Exploring Strategy 11th edition Chapter 1-16 STUDY GUIDE - $20.49   Add to cart

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Exploring Strategy 11th edition Chapter 1-16 STUDY GUIDE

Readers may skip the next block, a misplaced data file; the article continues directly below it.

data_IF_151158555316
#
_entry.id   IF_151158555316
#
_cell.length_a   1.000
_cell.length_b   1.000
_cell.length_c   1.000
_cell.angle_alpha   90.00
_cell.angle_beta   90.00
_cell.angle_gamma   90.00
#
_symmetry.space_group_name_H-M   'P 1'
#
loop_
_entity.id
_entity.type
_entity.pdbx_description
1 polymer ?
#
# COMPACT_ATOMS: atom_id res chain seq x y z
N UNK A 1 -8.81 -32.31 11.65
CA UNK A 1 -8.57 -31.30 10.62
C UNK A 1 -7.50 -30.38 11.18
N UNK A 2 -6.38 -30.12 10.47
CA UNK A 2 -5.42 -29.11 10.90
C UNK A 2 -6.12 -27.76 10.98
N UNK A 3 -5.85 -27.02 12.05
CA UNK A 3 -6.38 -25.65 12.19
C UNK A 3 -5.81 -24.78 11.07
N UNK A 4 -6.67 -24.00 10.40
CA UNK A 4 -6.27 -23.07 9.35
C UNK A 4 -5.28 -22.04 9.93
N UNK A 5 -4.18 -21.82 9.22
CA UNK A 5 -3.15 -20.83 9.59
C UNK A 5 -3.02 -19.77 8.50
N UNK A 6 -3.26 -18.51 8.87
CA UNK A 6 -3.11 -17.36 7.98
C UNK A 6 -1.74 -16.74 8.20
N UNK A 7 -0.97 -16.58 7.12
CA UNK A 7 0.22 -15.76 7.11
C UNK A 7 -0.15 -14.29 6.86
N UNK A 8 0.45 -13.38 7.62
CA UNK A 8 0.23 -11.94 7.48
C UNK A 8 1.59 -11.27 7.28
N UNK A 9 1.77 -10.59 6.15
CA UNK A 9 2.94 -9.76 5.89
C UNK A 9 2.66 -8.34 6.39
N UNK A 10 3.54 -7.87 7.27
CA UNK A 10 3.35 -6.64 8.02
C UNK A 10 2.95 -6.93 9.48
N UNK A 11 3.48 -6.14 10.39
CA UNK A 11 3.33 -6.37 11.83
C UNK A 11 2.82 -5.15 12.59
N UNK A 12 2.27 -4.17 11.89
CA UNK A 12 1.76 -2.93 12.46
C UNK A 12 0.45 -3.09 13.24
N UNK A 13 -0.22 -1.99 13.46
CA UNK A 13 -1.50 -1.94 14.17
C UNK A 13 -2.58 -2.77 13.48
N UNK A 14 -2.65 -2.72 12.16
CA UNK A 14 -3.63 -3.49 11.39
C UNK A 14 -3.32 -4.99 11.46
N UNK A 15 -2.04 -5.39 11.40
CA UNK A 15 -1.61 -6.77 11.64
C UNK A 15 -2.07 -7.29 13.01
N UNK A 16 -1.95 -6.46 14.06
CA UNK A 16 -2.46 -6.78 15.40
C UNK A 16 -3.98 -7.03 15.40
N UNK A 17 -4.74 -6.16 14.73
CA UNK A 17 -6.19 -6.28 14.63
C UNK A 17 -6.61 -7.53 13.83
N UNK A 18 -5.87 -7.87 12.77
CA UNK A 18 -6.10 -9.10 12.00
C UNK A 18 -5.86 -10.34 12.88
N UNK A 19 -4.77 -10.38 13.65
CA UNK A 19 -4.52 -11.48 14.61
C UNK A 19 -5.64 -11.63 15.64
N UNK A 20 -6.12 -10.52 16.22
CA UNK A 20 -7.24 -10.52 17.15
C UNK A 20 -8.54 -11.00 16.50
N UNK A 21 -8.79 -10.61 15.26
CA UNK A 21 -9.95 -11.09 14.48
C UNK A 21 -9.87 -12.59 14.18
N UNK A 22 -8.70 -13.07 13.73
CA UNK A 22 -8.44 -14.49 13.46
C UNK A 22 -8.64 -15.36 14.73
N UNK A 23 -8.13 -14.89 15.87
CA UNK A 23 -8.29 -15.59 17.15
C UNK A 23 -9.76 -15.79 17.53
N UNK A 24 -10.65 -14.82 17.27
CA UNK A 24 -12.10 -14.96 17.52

Exploring Strategy 11th Edition Chapter 1: introduction strategy 9 1.1. What is strategy? 9 1.1.1 Defining strategy 9 1.1.2 The purpose of strategy: mission, vision, values and objectives 11 1.1.3 Strategy statements 11 1.1.4 Levels of strategy 12 1.2. The exploring strategy framework 12 1.2.1 Strategic position 13 1.2.2 Strategic choices 13 1.2.3 Strategy in action 14 1.3. Working with strategy 15 1.4. Studying strategy 15 1.5. Exploring strategy further 16 1.5.1 Exploring strategy in different contexts 16 1.5.2 Exploring strategy through different ‘strategy lenses’ 17 Chapter 2: Macro-environment analysis 18 2.1 Introduction 18 2.2 PESTEL analysis 19 2.2.1 Politics 19 2.2.2 Economics 21 2.2.3 Social 22 2.2.4 Technology 24 2.2.5 Ecological 25 2.2.6 Legal 26 2.2.7 Key drivers for change 26 2.3 Forecasting 27 2.3.1 Forecast approaches 27 2.3.2 Direction of change 27 2.4 Scenario analysis 28 Chapter 3: Industry and sector analysis 30 3.1 Introduction 30 3.2 The competitive forces 30 3.2.1 Competitive rivalry 30 3.2.2 The threat of entry 31 3.2.3 The threat of substitutes 31 3.2.4 The power of buyers 31 3.2.5 The power of suppliers 32 3.2.6 Complementors and network effects 32 3.2.7 Defining the industry 33 3.2.8 Implications of the Competitive Five Forces 33 3.3 Industry types and dynamics 33 3.3.1 Industry types 33 3.3.2 Industry structure dynamics 34 3.4 Competitors and markets 35 3.4.1 Strategic groups 35 3.4.2 Market segments 35 3.4.3 Critical success factors and ‘Blue Oceans’ 36 3.5 Opportunities and threats 37 Chapter 4: Resources and capabilities 38 4.1 Introduction: The strategic importance of organizations’ resources and capabilities 38 4.2 Foundations of resources and capabilities 38 4.2.1 Resources and capabilities 38 4.2.2 Threshold and distinctive resources and capabilities 39 4.3 Distinctive resources and capabilities as a basis of competitive advantage 39 4.3.1 V – value of resources and capabilities 39 4.3.2 R – rarity 40 4.3.3 I – inimitability 40 4.3.4 O – organisational support 41 4.3.5 Organisational knowledge as a basis of competitive advantage 41 4.4 Diagnosing resources and capabilities 42 4.4.1 VRIO analysis 42 4.4.2 The value chain and value system 42 4.4.3 Activity systems 44 4.4.4 Benchmarking 45 4.4.5 SWOT 45 4.5 Dynamic Capabilities 46 Chapter 5: Stakeholder and governance 48 5.1 Introduction 48 5.2 Stakeholders 48 5.2.1 Stakeholders groups 48 5.2.2 Stakeholder mapping 49 5.2.3 Owners 51 5.3 Corporate Governance 52 5.3.1 The governance chain 52 5.3.2 There are two governance models: 53 5.3.3 How boards of directors influence strategy ? 54 5.4 Social Responsibility and ethics 54 5.4.1 Corporate social responsibility (CSR) 54 5.4.2 The ethics of individuals and managers 55 Chapter 6: History and culture 56 6.1 Introduction 56 6.2 Why is history important? 56 6.2.1 Path dependency 56 6.2.2 Historical as a resource 57 6.2.3 Historical analysis 57 6.3 What is culture and why it is important? 58 6.3.1 Geographically-based cultures 58 6.3.2 Organisational fields 58 6.3.3 Organisational culture 59 6.3.4 Culture’s influence on strategy 60 6.3.5 Analysing culture: the cultural web 60 6.3.6 Undertaking cultural analysis 61 6.4 Strategic drift 62 Chapter 7: Business Strategy 64 7.1. SBU and business models 64 7.2. Generic competitive strategies 65 7.2.1 Cost-leadership strategy 65 7.2.2. Differentiation strategies 67 7.2.3 Focus strategy 67 7.2.4 Hybrid strategy: combination of different generic strategies 67 7.2.5. The strategy clock 68 7.3. Interactive Strategies 69 7.3.1. Interactive price and quality strategies 69 7.3.2. Cooperative strategy 70 7.3.3. Game theory 71 7.4. Business Models 72 7.4.1 Value creation, configuration and capture 72 Chapter 8: corporate strategy and diversification 74 8.1. Introduction 74 8.2 Strategy directions 74 8.2.1. Market penetration 75 8.2.2. Product development new products/services on the market 75 8.2.3. Market development 76 8.2.4. Conglomerate (or unrelated) diversification 76 8.3. Diversification drivers 76 8.4. Diversification and performance 77 8.5. Vertical integration 77 8.5.1. Forward and backward integration 77 8.5.2. To integrate or to outsource? 78 8.6. Value creation and the corporate parent 78 8.6.1. Value-adding and value destroying activities of corporate patents 78 8.6.2. The portfolio manager 80 8.6.3. The synergy manager 80 8.6.4. The parental developer 80 8.7. Portfolios matrices 81 8.7.1. The BCG (or growth/share) matrix 81 8.7.2. The directional policy (GE-McKinsey) matrix 82 8.7.3. The parenting matrix 82 Chapter 9: International Strategy 84 9.1 Introduction 84 9.2 Internationalisation drivers 85 9.3 Geographic sources of advantage 86 9.3.1. Local advantage: Porter’s Diamond 86 9.3.2 The international value system 87 9.4 International strategies 88 9.5 Market selection and entry 89 9.5.1 Country and market characteristics 89 9.5.2 Competitive characteristics 90 9.5.3 Entry mode strategies 90 9.6 Subsidiary roles in an international portfolio 91 9.7 Internationalisation and performance 92 Chapter 10: Entrepreneurship and innovation 93 10.1 Entrepreneurship 93 10.1.1 Opportunity recognition 93 10.1.2 Steps in the entrepreneurial process 94 10.1.3 Stage of entrepreneurial growth 95 10.1.4 Social entrepreneurship 96 10.2 Innovation dilemmas 96 10.2.1 Technology push or market pull 96 10.2.2 Product or process innovation 97 10.2.3 Open or closed innovation 98 10.3 Innovation Diffusion 99 10.3.1 Pace of diffusion 99 10.3.2 The diffusion S-curve 100 10.4 Innovation & imitators 101 10.4.1 First movers advantages & disadvantages 101 10.4.2 The incumbent response 102 Chapter 11: Mergers, Acquisitions and Alliances 104 11.1 Introduction 104 11.2 Organic Development 104 11.3 Mergers and acquisitions 105 11.3.1 Types of M&A 105 11.3.2 Timing of M&A 105 11.3.3 Motives for M&A 106 11.3.4 M&A processes 107 11.3.5 M&A strategy over time 110 11.4 Strategic Alliances 110 11.4.1 Types of strategic alliance 110 11.4.2 Motives for alliances 110 11.4.3 Strategic alliance processes 111 11.5 Comparing acquisitions, alliances and organic development 113 11.5.1 Buy, ally or DIY? 113 11.5.2 Key success factors 114 Chapter 12: Evaluating strategies 115 12.1 Introduction 115 12.2 Organisational performance 115 12.2.1 Performance measures 115 12.2.2 Performance comparisons 116 12.2.3 Gap analysis 116 12.2.4 Complexities of performance analysis 116 12.3 Suitability 116 12.3.1 Ranking 118 12.3.2 Screening through scenarios 118 12.3.3 Screening for bases of competitive advantage 118 12.3.4 Decision trees 118 12.3.5 Life cycle analysis 118 12.4 Acceptability 119 12.4.1 Risk 119 12.4.2 Return 119 12.4.3 Reaction of stakeholders 120 12.5 Feasibility 121 12.5.1 Financial feasibility 121 12.5.2 People and skills 121 12.5.3 Integrating resources 121 12.6 Evaluation criteria: 4 qualifications 122 Chapter 13: Strategy development processes 123 13.1 Introduction: « How do strategies actually develop? » 123 13.2 Deliberate Strategy Development 123 13.2.1 The role of the strategic leader 123 13.2.2 Strategic planning systems 124 13.2.3 Externally imposed strategy 124 13.3 Emergent strategy development 125 13.3.1 Logical incrementalism: 125 13.3.2 Strategy as the outcome of political processes 125 13.3.3 Strategy as the product of structures and systems 126 13.4 Implications for managing strategy development 127 13.4.1 Strategy development in different contexts: 127 13.4.2 Managing deliberate and emergent strategy: 128 Chapter 14 : Organising and strategy 129 14.1 Introduction 129 14.2 Structural types 129 14.2.1 The functional structure 129 14.2.2 The divisional structure 130 14.2.3 The matrix structure 130 14.2.4 Multinational/transnational structure 131 14.2.5 Project-based structure 132 14.2.6 Strategy and structure fit 133 14.3 Systems 133 14.3.1 Planning systems 134 14.3.2 Cultural systems 134 14.3.3 Performance targeting systems 135 14.3.4 Market systems 135 14.4 Configurations and adaptability 136 14.4.1 The McKinsey 7-Ss 136 14.4.2 Agility and resilience 136 Chapter 15: Leadership and strategic change 137 15.1 Introduction 137 15.2 Leadership and strategic change 137 15.2.1 Strategic leadership roles 137 15.2.2 Leadership styles 137 15.3 Diagnosing the change context 138 15.3.1 The change kaleidoscope 138 15.3.2 The forcefield analysis 139 15.4 Types of strategic changes 140 15.5 Levers for strategic change 141 15.6 Problems of formal change programmes 143 Chapter 16 : The practice of strategy 144 16.1 Introduction 144 16.2 The strategists 144 16.2.1 Top managers and directors 144 16.2.2 Strategic planners 145 16.2.3 Middle managers 145 16.2.4 Strategy consultants 146 16.2.5 Who to involve in strategy development 146 16.3 Strategising 147 16.3.1 Strategy analysis 147 16.3.2 Strategic issue-selling 147 16.3.3 Strategic decision making 147 16.3.4 communicating the strategy 148 16.4 Strategy methodologies 149 16.4.1 Strategy workshops 149 16.4.2 Strategy projects 149 16.4.3 Hypothesis testing 150 16.4.4 Business cases and strategic plans 150 Chapter 1: introduction strategy Example 1: Tesla Motors: the future is electric p.5 Example 2: strategy statements p.9 Example 3: strategists p.17 1.1. What is strategy? Strategy is the long-term direction of an organisation. This section examines the practical implication of this definition of strategy; distinguishes between different levels of strategy; and explains how to summarise an organisation’s strategy in a ‘strategy statement’. 1.1.1 Defining strategy Figure 1.1 shows the strategy definitions of several leading strategy theorists. Chandler emphasises a logical flow from the determination of goals and objectives to the allocation of resources. Porter focuses on deliberate choices, difference and competition. Drucker suggests that it is a theory about how a firm will win. Mintzberg, however, takes the view that strategy is less certain and uses the word ‘pattern’ to allow for the fact that strategies do not always follow a deliberately chosen and logical plan, but can emerge in more ad hoc ways. Strategy is defined as ‘the long-term direction of an organisation’. This has two advantages. First, the long-term direction can include both deliberate, logical strategy and more incremental, emergent patterns of strategy. Second, long-term direction can include both strategies that emphasise difference and competition, and strategies that recognise the roles of cooperation and even imitation. 1. The long term Strategies are typically measured over years. It is emphasised by the ‘three horizons’ framework in Figure 1.2. The three-horizons framework suggests organisations should think of themselves as comprising three types of business or activity, defined by their ‘horizons’ in terms of years: o Horizon 1 businesses are basically the current core activities. In the case of Tesla Motors, Horizon 1 includes the original Tesla Roadster car and subsequent models. o Horizon 2 businesses are emerging activities that should provide new sources of profit. o Finally, there are Horizon 3 possibilities, for which nothing is sure. These are typically risky research and development (R&D) projects, start-up ventures, test-market pilots or similar. While timescales might differ, the basic point about the ‘three-horizons’ framework is that managers need to avoid focusing on the short-term issues of their existing activities. Strategy involves pushing out Horizon 1 as far as possible, at the same time as looking to Horizons 2 and 3. 2. Strategic direction. Over the years, strategies follow direction or trajectory. Managers and entrepreneurs try to set the direction of their strategy according to long-term objectives. In private-sector businesses, the objective guiding strategic direction is usually maximising profits for shareholders. However, profits do not always set strategic direction. But profit is not always the most important thing. For example, a family businesses may sometimes sacrifice the maximisation of profits for family objectives, for example passing down the management of the